In some cases, the only consideration needed is the use of long-pattern sleeves on firm ground along with allowing the pipeline to settle. A: Unlike some substitute materials, Ductile Iron Pipe does not deteriorate and is impermeable when subjected to hydrocarbons. With a Ductile Iron Pipe system, only the gasketed joints may be subject to permeation.

However, due to the relatively small contact area between the gasket and potable water, permeation through Ductile Iron Pipe gasketed joints is not likely to be a significant source of contamination unless the gasket is exposed to neat organic chemicals for long periods of time.

No incident of permeation of Ductile Iron pipe and only one incident of permeation of gaskets was reported. Some gasket materials resist permeation and degradation from hydrocarbons better than others.

While tests on other gasket materials show promise, the results to date indicate that fluorocarbon rubber gaskets are the most resistant to permeation. Gaskets of this material are available for use with Ductile Iron Pipelines installed in areas contaminated by or susceptible to contamination by hydrocarbons.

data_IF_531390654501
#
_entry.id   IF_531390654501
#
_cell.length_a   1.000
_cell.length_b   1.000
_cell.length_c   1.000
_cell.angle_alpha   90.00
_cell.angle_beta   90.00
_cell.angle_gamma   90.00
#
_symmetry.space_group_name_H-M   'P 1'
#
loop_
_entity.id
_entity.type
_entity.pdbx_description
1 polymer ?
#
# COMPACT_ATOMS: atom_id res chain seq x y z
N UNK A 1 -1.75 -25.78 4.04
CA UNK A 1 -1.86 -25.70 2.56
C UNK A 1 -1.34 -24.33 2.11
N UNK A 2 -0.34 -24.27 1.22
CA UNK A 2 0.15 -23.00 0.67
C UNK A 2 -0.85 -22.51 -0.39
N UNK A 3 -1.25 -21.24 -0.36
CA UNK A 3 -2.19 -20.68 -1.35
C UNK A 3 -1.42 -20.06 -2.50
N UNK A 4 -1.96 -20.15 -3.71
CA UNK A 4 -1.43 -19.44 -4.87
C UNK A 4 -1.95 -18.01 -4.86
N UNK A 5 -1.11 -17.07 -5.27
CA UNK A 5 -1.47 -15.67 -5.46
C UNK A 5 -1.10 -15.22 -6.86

Soils contaminated with hydrocarbons should not adversely affect the performance of polyethylene encasement as a corrosion protection means for Ductile Iron Pipe. Polyethylene encasement protects the pipe by preventing direct contact with corrosive soil.

If this barrier is not violated, the corrosion protection system is not compromised. Although hydrocarbons will permeate the polyethylene they are not considered corrosive to iron pipe.


Frequently Asked Questions - Installation

This edition approved June 6, These procedures should not be applied for air-pressure testing because of the serious safety hazards involved. Use of a test pressure greater than the rated valve pressure can result in trapped test pressure between the gates of a double-disc gate valve. For tests at these pressures, the test setup should include a provision, independent of the valve, to reduce the line pressure to the rated valve pressure on completion of the test.


Hydrostatic Testing Awwa 600